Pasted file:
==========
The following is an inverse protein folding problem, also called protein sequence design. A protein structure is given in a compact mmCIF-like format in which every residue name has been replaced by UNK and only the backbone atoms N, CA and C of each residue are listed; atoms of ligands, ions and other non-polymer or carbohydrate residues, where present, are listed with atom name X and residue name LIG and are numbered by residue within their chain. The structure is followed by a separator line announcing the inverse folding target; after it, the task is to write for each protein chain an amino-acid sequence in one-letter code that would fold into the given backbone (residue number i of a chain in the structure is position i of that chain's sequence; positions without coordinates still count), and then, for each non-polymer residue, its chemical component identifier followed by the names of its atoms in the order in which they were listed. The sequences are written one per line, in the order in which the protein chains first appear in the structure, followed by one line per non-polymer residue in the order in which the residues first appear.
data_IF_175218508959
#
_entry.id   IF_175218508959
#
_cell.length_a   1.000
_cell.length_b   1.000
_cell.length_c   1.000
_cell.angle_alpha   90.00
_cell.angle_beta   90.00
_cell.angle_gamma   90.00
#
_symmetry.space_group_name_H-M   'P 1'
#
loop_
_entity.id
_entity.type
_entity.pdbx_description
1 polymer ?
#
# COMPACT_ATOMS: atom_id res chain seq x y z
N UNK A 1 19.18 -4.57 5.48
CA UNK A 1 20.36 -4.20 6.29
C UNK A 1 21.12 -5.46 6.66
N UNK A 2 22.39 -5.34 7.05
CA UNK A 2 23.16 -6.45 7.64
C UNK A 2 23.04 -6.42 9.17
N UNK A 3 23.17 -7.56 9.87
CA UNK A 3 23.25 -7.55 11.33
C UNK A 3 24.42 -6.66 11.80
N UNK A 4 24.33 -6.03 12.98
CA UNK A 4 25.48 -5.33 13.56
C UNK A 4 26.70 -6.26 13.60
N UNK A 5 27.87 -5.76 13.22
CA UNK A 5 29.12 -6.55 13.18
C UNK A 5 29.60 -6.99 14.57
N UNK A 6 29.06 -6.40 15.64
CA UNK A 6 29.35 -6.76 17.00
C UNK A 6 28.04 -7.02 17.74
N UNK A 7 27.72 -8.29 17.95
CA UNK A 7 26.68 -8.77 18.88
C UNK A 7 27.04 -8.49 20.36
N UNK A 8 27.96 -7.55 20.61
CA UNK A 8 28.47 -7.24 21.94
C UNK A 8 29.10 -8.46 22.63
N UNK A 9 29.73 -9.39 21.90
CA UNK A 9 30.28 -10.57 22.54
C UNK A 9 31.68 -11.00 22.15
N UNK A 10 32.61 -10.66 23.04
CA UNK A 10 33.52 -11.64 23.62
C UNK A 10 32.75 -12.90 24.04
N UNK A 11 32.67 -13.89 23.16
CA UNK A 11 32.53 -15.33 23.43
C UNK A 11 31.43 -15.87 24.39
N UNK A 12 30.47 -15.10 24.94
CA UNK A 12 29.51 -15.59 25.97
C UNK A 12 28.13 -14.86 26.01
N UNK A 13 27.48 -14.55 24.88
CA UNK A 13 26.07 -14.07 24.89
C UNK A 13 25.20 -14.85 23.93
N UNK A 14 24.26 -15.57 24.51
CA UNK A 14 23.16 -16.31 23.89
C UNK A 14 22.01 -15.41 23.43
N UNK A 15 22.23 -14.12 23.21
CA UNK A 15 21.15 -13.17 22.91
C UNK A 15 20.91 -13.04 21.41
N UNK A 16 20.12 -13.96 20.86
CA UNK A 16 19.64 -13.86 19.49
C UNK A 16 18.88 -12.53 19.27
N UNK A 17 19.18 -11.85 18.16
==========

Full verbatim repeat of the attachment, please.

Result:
The following is an inverse protein folding problem, also called protein sequence design. A protein structure is given in a compact mmCIF-like format in which every residue name has been replaced by UNK and only the backbone atoms N, CA and C of each residue are listed; atoms of ligands, ions and other non-polymer or carbohydrate residues, where present, are listed with atom name X and residue name LIG and are numbered by residue within their chain. The structure is followed by a separator line announcing the inverse folding target; after it, the task is to write for each protein chain an amino-acid sequence in one-letter code that would fold into the given backbone (residue number i of a chain in the structure is position i of that chain's sequence; positions without coordinates still count), and then, for each non-polymer residue, its chemical component identifier followed by the names of its atoms in the order in which they were listed. The sequences are written one per line, in the order in which the protein chains first appear in the structure, followed by one line per non-polymer residue in the order in which the residues first appear.
data_IF_175218508959
#
_entry.id   IF_175218508959
#
_cell.length_a   1.000
_cell.length_b   1.000
_cell.length_c   1.000
_cell.angle_alpha   90.00
_cell.angle_beta   90.00
_cell.angle_gamma   90.00
#
_symmetry.space_group_name_H-M   'P 1'
#
loop_
_entity.id
_entity.type
_entity.pdbx_description
1 polymer ?
#
# COMPACT_ATOMS: atom_id res chain seq x y z
N UNK A 1 19.18 -4.57 5.48
CA UNK A 1 20.36 -4.20 6.29
C UNK A 1 21.12 -5.46 6.66
N UNK A 2 22.39 -5.34 7.05
CA UNK A 2 23.16 -6.45 7.64
C UNK A 2 23.04 -6.42 9.17
N UNK A 3 23.17 -7.56 9.87
CA UNK A 3 23.25 -7.55 11.33
C UNK A 3 24.42 -6.66 11.80
N UNK A 4 24.33 -6.03 12.98
CA UNK A 4 25.48 -5.33 13.56
C UNK A 4 26.70 -6.26 13.60
N UNK A 5 27.87 -5.76 13.22
CA UNK A 5 29.12 -6.55 13.18
C UNK A 5 29.60 -6.99 14.57
N UNK A 6 29.06 -6.40 15.64
CA UNK A 6 29.35 -6.76 17.00
C UNK A 6 28.04 -7.02 17.74
N UNK A 7 27.72 -8.29 17.95
CA UNK A 7 26.68 -8.77 18.88
C UNK A 7 27.04 -8.49 20.36
N UNK A 8 27.96 -7.55 20.61
CA UNK A 8 28.47 -7.24 21.94
C UNK A 8 29.10 -8.46 22.63
N UNK A 9 29.73 -9.39 21.90
CA UNK A 9 30.28 -10.57 22.54
C UNK A 9 31.68 -11.00 22.15
N UNK A 10 32.61 -10.66 23.04
CA UNK A 10 33.52 -11.64 23.62
C UNK A 10 32.75 -12.90 24.04
N UNK A 11 32.67 -13.89 23.16
CA UNK A 11 32.53 -15.33 23.43
C UNK A 11 31.43 -15.87 24.39
N UNK A 12 30.47 -15.10 24.94
CA UNK A 12 29.51 -15.59 25.97
C UNK A 12 28.13 -14.86 26.01
N UNK A 13 27.48 -14.55 24.88
CA UNK A 13 26.07 -14.07 24.89
C UNK A 13 25.20 -14.85 23.93
N UNK A 14 24.26 -15.57 24.51
CA UNK A 14 23.16 -16.31 23.89
C UNK A 14 22.01 -15.41 23.43
N UNK A 15 22.23 -14.12 23.21
CA UNK A 15 21.15 -13.17 22.91
C UNK A 15 20.91 -13.04 21.41
N UNK A 16 20.12 -13.96 20.86
CA UNK A 16 19.64 -13.86 19.49
C UNK A 16 18.88 -12.53 19.27
N UNK A 17 19.18 -11.85 18.16